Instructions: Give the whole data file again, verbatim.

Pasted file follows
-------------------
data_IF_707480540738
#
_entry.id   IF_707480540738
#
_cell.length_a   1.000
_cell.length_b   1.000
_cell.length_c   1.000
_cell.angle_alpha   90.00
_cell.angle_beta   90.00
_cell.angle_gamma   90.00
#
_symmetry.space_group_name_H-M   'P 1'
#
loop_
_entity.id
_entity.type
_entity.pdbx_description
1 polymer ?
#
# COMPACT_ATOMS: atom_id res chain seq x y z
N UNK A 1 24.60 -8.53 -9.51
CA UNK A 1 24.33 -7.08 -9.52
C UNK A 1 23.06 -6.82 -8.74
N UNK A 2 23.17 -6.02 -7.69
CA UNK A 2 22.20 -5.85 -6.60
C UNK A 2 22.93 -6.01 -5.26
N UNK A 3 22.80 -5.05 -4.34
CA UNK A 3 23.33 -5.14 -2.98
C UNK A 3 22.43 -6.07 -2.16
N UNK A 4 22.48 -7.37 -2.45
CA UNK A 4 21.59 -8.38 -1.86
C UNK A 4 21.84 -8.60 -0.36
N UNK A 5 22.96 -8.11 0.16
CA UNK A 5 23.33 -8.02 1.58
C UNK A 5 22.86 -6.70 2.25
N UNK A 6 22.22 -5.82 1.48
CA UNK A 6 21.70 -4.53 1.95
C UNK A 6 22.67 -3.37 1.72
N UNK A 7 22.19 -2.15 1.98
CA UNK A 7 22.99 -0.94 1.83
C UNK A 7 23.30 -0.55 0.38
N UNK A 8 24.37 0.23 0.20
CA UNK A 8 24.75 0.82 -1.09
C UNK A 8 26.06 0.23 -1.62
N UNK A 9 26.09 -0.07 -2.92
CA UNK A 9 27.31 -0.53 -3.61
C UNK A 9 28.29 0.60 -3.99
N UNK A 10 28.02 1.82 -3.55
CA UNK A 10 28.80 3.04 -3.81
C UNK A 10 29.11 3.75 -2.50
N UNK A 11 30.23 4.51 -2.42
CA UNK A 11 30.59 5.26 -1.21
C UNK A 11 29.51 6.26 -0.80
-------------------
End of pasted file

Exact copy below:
data_IF_707480540738
#
_entry.id   IF_707480540738
#
_cell.length_a   1.000
_cell.length_b   1.000
_cell.length_c   1.000
_cell.angle_alpha   90.00
_cell.angle_beta   90.00
_cell.angle_gamma   90.00
#
_symmetry.space_group_name_H-M   'P 1'
#
loop_
_entity.id
_entity.type
_entity.pdbx_description
1 polymer ?
#
# COMPACT_ATOMS: atom_id res chain seq x y z
N UNK A 1 24.60 -8.53 -9.51
CA UNK A 1 24.33 -7.08 -9.52
C UNK A 1 23.06 -6.82 -8.74
N UNK A 2 23.17 -6.02 -7.69
CA UNK A 2 22.20 -5.85 -6.60
C UNK A 2 22.93 -6.01 -5.26
N UNK A 3 22.80 -5.05 -4.34
CA UNK A 3 23.33 -5.14 -2.98
C UNK A 3 22.43 -6.07 -2.16
N UNK A 4 22.48 -7.37 -2.45
CA UNK A 4 21.59 -8.38 -1.86
C UNK A 4 21.84 -8.60 -0.36
N UNK A 5 22.96 -8.11 0.16
CA UNK A 5 23.33 -8.02 1.58
C UNK A 5 22.86 -6.70 2.25
N UNK A 6 22.22 -5.82 1.48
CA UNK A 6 21.70 -4.53 1.95
C UNK A 6 22.67 -3.37 1.72
N UNK A 7 22.19 -2.15 1.98
CA UNK A 7 22.99 -0.94 1.83
C UNK A 7 23.30 -0.55 0.38
N UNK A 8 24.37 0.23 0.20
CA UNK A 8 24.75 0.82 -1.09
C UNK A 8 26.06 0.23 -1.62
N UNK A 9 26.09 -0.07 -2.92
CA UNK A 9 27.31 -0.53 -3.61
C UNK A 9 28.29 0.60 -3.99
N UNK A 10 28.02 1.82 -3.55
CA UNK A 10 28.80 3.04 -3.81
C UNK A 10 29.11 3.75 -2.50
N UNK A 11 30.23 4.51 -2.42
CA UNK A 11 30.59 5.26 -1.21
C UNK A 11 29.51 6.26 -0.80